Ms. O’Malley Dillon, 47, is a Boston-born veteran of Democratic politics. She has worked for every Democratic presidential candidate since Al Gore in 2000 except Hillary Clinton — and she briefly volunteered in New Hampshire for Bill Clinton’s re-election campaign from 1996.

She worked on both of Barack Obama’s presidential campaigns, but didn’t enter the Biden orbit until March 2020, when she was brought in to professionalize a ragtag operation that was nonetheless on the verge of capturing the Democratic nomination. After he won, she became deputy chief of staff in the White House.

Earlier in the 2020 campaign, she moved to El Paso with her husband and three children to manage former Rep. Beto O’Rourke’s presidential campaign.

There, according to a person familiar with the campaign, she clashed with the candidate and tolerated little internal dissension as his campaign struggled. She tried to persuade Mr. O’Rourke to look more presidential in his clothing choices and to deliver a less impromptu campaign speech than he had used during his campaigns for the House of Representatives and the Senate in Texas.

“She’s one of the hardest working people,” Mr. O’Rourke said in an interview Monday. “She’s incredibly dedicated, incredibly loyal, and when she’s in it, she’s in it.”

If we go all-in on Mr. Biden at this point, that means pushing the campaign despite calls from fellow party members to end his campaign and let someone else become the party nominee instead of former President Donald J. Trump.

But few people know better than Ms. O’Malley Dillon the ins and outs of the party’s rules that make it all but impossible to oust Mr. Biden, who won nearly every delegate in the primaries, without his consent.

Among other roles, she is a former executive director of the Democratic National Committee. And when the party’s leaders split after Trump’s 2016 victory into competing factions supporting Hillary Clinton and Bernie Sanders, Ms. O’Malley Dillon was appointed to lead a committee responsible for rewriting the rules for the presidential nomination, ultimately curbing the power of the convention’s superdelegates.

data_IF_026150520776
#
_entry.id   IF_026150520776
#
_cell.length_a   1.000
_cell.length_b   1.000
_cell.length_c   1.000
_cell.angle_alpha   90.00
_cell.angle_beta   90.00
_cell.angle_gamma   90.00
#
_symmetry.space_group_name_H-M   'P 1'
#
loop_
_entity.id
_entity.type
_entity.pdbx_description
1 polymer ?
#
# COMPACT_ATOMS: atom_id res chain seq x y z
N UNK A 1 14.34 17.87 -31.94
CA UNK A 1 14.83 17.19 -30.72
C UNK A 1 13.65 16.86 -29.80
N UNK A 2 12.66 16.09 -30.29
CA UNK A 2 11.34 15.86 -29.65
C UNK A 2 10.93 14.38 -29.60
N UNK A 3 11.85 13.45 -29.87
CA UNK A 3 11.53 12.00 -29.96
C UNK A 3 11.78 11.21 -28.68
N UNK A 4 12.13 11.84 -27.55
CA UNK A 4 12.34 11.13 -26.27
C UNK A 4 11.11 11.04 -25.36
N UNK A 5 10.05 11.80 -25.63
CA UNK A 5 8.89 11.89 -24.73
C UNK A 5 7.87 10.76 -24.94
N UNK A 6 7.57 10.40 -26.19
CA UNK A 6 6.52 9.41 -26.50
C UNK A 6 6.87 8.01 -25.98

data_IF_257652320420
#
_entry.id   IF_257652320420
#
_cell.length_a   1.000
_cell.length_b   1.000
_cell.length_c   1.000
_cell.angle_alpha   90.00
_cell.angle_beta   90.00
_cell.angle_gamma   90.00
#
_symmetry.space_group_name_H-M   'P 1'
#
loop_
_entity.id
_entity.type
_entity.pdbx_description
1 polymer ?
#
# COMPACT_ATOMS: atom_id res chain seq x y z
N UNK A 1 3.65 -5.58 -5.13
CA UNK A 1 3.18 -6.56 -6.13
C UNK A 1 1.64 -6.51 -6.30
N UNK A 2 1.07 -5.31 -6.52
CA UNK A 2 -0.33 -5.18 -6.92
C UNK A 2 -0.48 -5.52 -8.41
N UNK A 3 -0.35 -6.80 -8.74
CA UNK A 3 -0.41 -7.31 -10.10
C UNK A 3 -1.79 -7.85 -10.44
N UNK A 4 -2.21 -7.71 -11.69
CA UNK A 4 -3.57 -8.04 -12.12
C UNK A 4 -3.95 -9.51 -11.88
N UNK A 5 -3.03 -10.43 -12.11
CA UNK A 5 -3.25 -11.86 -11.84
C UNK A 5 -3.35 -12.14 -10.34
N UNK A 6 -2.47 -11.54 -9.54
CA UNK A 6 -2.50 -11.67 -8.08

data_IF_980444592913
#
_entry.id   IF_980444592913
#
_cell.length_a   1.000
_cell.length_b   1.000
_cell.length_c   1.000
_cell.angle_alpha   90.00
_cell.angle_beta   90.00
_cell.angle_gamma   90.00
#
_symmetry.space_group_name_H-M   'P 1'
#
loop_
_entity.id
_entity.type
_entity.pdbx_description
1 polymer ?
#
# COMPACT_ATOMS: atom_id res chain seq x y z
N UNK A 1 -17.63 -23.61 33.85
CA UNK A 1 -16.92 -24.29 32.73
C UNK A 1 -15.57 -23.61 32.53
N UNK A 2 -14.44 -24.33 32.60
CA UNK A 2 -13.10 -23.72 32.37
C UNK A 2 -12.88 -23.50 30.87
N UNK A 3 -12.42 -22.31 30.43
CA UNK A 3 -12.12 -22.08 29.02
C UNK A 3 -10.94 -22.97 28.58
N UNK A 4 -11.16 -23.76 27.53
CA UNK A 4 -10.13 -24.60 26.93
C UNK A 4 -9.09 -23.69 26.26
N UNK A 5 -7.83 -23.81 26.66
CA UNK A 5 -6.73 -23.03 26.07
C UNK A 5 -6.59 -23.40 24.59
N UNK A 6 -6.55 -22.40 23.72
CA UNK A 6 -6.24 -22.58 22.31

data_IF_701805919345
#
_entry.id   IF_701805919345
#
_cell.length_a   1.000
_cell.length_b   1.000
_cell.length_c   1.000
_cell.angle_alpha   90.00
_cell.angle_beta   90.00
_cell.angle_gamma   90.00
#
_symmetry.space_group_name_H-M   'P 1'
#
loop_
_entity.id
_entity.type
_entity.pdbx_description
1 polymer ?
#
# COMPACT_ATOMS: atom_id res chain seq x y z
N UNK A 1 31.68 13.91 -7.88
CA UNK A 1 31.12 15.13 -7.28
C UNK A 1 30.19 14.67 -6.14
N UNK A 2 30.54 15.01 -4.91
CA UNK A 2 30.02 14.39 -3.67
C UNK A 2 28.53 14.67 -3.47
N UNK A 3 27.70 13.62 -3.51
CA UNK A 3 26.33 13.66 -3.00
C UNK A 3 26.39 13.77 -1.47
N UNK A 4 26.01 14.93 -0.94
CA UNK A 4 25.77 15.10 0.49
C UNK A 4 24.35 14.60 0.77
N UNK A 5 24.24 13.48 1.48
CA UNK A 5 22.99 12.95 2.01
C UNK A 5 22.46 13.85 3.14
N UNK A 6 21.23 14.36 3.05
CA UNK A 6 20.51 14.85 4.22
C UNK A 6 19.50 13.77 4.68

Larry Cohen, a Sanders supporter who served as co-chair of the committee with Ms. O’Malley Dillon, said she was probably aware by now that Mr. Biden would have to wait until July 19. That’s when the Democratic National Convention’s Rules Committee meets to set a date before Aug. 7 for the party to formally nominate Mr. Biden — two weeks before the convention begins in Chicago.

“She knows the rules, she knows the process,” Mr. Cohen said Monday. “She knows that even a week from now will probably be too late if he doesn’t step down this week. And he’ll survive.”

After helping Obama win his re-election, Ms. O’Malley started Dillon Precision Strategies, a Washington political firm that took on corporate clients such as General Electric and IBM and major labor unions.

In 2015, she was a chief strategist for the Canadian Liberal Party when Justin Trudeau was first elected prime minister.

In October, Mrs. O’Malley Dillon wrote a summary of the lap of honour of her firm’s work for Mr. Trudeau’s party under the headline, “Lessons for 2016 from North of the Border.” She wrote about an organizational structure and voter outreach campaign imported into Canadian politics from the Obama team.

But she also stressed the importance of running an optimistic campaign that is not just focused on negative statements about the opponent.

“Pay attention, Donald Trump,” she wrote. “While mean, pessimistic rhetoric may initially appeal to the base, optimism almost always wins out in the end.”


Rebecca Davis O’Brien contributed to the reporting.